Apparently Healthy, but Diagnosed With Alzheimer’s?

Determining whether someone has Alzheimer’s disease usually requires an extended diagnostic process. A doctor takes a patient’s medical history, discusses symptoms, administers verbal and visual cognitive tests.

The patient may undergo a PET scan, an M.R.I. or a spinal tap — tests that detect the presence of two proteins in the brain, amyloid plaques and tau tangles, both associated with Alzheimer’s.

All of that could change dramatically if new criteria proposed by an Alzheimer’s Association working group are widely adopted.

Its final recommendations, expected later this year, will accelerate a shift that is already underway: from defining the disease by symptoms and behavior to defining it purely biologically — with biomarkers, substances in the body that indicate disease.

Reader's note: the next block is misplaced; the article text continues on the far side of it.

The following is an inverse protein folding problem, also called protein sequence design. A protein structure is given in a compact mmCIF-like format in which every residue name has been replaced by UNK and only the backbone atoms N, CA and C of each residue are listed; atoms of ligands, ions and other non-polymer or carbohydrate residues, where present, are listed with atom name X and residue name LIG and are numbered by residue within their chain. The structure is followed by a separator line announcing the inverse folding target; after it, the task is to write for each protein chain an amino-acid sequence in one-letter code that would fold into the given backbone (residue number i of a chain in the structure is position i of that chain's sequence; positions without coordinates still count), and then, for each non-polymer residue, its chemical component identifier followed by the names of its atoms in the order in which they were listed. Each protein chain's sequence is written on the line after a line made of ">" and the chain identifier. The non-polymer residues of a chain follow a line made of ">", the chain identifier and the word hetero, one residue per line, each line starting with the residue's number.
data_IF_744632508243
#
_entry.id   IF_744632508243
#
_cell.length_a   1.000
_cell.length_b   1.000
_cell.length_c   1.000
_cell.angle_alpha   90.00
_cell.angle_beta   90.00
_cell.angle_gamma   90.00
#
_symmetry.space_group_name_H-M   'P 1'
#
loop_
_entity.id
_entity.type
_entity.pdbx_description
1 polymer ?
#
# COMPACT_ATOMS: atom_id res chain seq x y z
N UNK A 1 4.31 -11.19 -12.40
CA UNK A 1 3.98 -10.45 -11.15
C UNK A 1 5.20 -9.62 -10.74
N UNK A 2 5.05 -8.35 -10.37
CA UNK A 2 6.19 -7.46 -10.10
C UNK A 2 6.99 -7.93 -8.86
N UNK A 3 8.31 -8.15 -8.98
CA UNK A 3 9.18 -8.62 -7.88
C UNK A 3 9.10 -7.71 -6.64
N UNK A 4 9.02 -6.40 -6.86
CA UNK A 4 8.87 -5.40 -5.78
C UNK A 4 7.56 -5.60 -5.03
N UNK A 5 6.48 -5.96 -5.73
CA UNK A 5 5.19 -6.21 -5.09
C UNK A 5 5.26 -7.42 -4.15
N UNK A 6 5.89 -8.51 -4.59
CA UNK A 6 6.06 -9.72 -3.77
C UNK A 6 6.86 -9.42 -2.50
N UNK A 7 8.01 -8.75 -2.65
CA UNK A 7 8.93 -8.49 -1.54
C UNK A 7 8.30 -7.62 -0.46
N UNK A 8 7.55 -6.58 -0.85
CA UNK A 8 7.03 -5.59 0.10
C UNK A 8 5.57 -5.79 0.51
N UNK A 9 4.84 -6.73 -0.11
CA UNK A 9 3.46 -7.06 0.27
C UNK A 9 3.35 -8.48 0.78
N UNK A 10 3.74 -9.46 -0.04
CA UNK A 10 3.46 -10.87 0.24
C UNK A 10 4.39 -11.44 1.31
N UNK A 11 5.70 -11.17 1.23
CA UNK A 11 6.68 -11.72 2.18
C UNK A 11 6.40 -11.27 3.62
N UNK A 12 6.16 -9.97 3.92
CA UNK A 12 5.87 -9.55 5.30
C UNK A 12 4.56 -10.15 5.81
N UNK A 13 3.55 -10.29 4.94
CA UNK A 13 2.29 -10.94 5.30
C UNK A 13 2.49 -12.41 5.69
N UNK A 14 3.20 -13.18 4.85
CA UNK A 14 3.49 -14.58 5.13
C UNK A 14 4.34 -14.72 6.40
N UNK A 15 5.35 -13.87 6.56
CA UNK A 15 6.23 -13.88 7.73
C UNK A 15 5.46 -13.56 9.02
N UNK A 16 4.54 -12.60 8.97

The draft guidelines, Revised Criteria for Diagnosis and Staging of Alzheimer’s Disease, call for a simpler approach. That could mean a blood test to indicate the presence of amyloid. Such tests are already available in some clinics and doctors’ offices.

“Someone who has biomarker evidence of amyloid in the brain has the disease, whether they’re symptomatic or not,” said Dr. Clifford R. Jack Jr., the chair of the working group and an Alzheimer’s researcher at the Mayo Clinic.

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